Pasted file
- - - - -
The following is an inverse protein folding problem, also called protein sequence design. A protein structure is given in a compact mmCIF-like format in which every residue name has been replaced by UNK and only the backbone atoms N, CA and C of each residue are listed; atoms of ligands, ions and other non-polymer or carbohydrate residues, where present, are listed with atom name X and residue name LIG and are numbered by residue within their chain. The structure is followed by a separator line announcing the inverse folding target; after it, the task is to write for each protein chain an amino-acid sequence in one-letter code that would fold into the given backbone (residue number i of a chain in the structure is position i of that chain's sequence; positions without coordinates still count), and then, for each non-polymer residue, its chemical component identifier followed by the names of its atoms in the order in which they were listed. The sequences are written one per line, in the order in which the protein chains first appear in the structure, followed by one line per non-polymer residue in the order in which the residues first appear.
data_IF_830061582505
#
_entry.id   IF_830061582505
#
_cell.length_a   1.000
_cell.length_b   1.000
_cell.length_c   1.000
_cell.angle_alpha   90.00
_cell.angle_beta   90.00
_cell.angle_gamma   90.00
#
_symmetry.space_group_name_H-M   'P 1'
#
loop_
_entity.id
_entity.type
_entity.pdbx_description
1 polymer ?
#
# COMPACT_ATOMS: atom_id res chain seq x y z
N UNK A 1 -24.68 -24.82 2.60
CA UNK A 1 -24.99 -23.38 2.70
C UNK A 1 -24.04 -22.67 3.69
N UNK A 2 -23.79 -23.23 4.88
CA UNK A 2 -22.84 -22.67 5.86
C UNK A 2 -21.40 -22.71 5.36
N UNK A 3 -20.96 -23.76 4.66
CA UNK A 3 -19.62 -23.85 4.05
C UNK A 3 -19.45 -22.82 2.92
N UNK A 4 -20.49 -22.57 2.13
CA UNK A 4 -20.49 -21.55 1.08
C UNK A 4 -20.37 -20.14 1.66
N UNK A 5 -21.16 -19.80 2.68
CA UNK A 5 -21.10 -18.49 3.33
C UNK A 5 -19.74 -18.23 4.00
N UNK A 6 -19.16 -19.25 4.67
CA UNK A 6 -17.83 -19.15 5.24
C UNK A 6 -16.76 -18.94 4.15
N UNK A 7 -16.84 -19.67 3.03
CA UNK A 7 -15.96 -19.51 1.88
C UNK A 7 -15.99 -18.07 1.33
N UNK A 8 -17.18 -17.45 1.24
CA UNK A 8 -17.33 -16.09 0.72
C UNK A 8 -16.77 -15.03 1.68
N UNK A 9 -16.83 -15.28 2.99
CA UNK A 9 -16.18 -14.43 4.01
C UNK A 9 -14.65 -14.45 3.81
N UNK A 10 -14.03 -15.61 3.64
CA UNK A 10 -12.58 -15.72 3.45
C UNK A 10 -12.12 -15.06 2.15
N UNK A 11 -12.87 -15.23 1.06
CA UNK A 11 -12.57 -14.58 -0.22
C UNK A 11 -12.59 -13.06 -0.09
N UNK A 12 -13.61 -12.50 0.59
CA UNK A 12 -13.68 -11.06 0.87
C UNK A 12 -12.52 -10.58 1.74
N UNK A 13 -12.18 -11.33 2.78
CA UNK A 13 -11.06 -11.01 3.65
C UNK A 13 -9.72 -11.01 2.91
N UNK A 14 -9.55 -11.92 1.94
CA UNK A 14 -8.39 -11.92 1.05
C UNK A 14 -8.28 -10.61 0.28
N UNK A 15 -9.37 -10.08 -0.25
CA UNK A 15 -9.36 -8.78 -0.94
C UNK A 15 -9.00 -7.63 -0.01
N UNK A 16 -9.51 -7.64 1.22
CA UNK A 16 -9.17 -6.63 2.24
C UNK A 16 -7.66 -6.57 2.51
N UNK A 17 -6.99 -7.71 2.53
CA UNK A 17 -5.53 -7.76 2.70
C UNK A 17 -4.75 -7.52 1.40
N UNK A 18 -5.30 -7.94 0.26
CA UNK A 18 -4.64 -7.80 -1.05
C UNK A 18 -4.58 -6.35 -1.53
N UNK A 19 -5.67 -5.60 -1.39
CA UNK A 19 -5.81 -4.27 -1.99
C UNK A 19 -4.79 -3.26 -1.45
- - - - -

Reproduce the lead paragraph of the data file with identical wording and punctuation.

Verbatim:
The following is an inverse protein folding problem, also called protein sequence design. A protein structure is given in a compact mmCIF-like format in which every residue name has been replaced by UNK and only the backbone atoms N, CA and C of each residue are listed; atoms of ligands, ions and other non-polymer or carbohydrate residues, where present, are listed with atom name X and residue name LIG and are numbered by residue within their chain. The structure is followed by a separator line announcing the inverse folding target; after it, the task is to write for each protein chain an amino-acid sequence in one-letter code that would fold into the given backbone (residue number i of a chain in the structure is position i of that chain's sequence; positions without coordinates still count), and then, for each non-polymer residue, its chemical component identifier followed by the names of its atoms in the order in which they were listed. The sequences are written one per line, in the order in which the protein chains first appear in the structure, followed by one line per non-polymer residue in the order in which the residues first appear.